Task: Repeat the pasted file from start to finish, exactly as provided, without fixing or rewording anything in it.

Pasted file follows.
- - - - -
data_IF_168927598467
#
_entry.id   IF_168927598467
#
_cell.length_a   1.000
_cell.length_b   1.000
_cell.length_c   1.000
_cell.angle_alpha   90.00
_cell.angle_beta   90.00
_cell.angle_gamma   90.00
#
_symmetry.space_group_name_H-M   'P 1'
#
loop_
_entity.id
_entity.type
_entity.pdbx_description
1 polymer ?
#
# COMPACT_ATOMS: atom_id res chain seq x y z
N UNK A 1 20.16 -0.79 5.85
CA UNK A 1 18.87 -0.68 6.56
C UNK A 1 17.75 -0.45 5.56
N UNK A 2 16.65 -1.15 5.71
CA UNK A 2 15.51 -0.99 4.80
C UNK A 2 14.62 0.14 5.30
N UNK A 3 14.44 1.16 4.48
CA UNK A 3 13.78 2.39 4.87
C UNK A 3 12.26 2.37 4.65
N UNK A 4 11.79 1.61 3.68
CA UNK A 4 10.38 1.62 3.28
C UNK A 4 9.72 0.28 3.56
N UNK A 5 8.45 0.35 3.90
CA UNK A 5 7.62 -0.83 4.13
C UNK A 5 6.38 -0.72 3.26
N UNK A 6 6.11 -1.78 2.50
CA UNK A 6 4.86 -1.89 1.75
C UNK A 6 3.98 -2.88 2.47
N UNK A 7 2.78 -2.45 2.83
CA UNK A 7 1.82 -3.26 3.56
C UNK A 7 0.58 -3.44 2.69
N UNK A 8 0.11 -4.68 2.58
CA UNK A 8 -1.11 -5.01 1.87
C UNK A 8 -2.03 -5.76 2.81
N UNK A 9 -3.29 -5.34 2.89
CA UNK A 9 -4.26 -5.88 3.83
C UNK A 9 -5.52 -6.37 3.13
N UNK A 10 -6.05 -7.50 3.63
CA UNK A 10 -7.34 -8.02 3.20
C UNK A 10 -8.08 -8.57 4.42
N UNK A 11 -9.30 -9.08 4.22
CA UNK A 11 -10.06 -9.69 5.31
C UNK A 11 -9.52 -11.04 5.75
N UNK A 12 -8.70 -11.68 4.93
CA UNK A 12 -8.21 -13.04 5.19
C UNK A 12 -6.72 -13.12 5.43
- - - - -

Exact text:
data_IF_168927598467
#
_entry.id   IF_168927598467
#
_cell.length_a   1.000
_cell.length_b   1.000
_cell.length_c   1.000
_cell.angle_alpha   90.00
_cell.angle_beta   90.00
_cell.angle_gamma   90.00
#
_symmetry.space_group_name_H-M   'P 1'
#
loop_
_entity.id
_entity.type
_entity.pdbx_description
1 polymer ?
#
# COMPACT_ATOMS: atom_id res chain seq x y z
N UNK A 1 20.16 -0.79 5.85
CA UNK A 1 18.87 -0.68 6.56
C UNK A 1 17.75 -0.45 5.56
N UNK A 2 16.65 -1.15 5.71
CA UNK A 2 15.51 -0.99 4.80
C UNK A 2 14.62 0.14 5.30
N UNK A 3 14.44 1.16 4.48
CA UNK A 3 13.78 2.39 4.87
C UNK A 3 12.26 2.37 4.65
N UNK A 4 11.79 1.61 3.68
CA UNK A 4 10.38 1.62 3.28
C UNK A 4 9.72 0.28 3.56
N UNK A 5 8.45 0.35 3.90
CA UNK A 5 7.62 -0.83 4.13
C UNK A 5 6.38 -0.72 3.26
N UNK A 6 6.11 -1.78 2.50
CA UNK A 6 4.86 -1.89 1.75
C UNK A 6 3.98 -2.88 2.47
N UNK A 7 2.78 -2.45 2.83
CA UNK A 7 1.82 -3.26 3.56
C UNK A 7 0.58 -3.44 2.69
N UNK A 8 0.11 -4.68 2.58
CA UNK A 8 -1.11 -5.01 1.87
C UNK A 8 -2.03 -5.76 2.81
N UNK A 9 -3.29 -5.34 2.89
CA UNK A 9 -4.26 -5.88 3.83
C UNK A 9 -5.52 -6.37 3.13
N UNK A 10 -6.05 -7.50 3.63
CA UNK A 10 -7.34 -8.02 3.20
C UNK A 10 -8.08 -8.57 4.42
N UNK A 11 -9.30 -9.08 4.22
CA UNK A 11 -10.06 -9.69 5.31
C UNK A 11 -9.52 -11.04 5.75
N UNK A 12 -8.70 -11.68 4.93
CA UNK A 12 -8.21 -13.04 5.19
C UNK A 12 -6.72 -13.12 5.43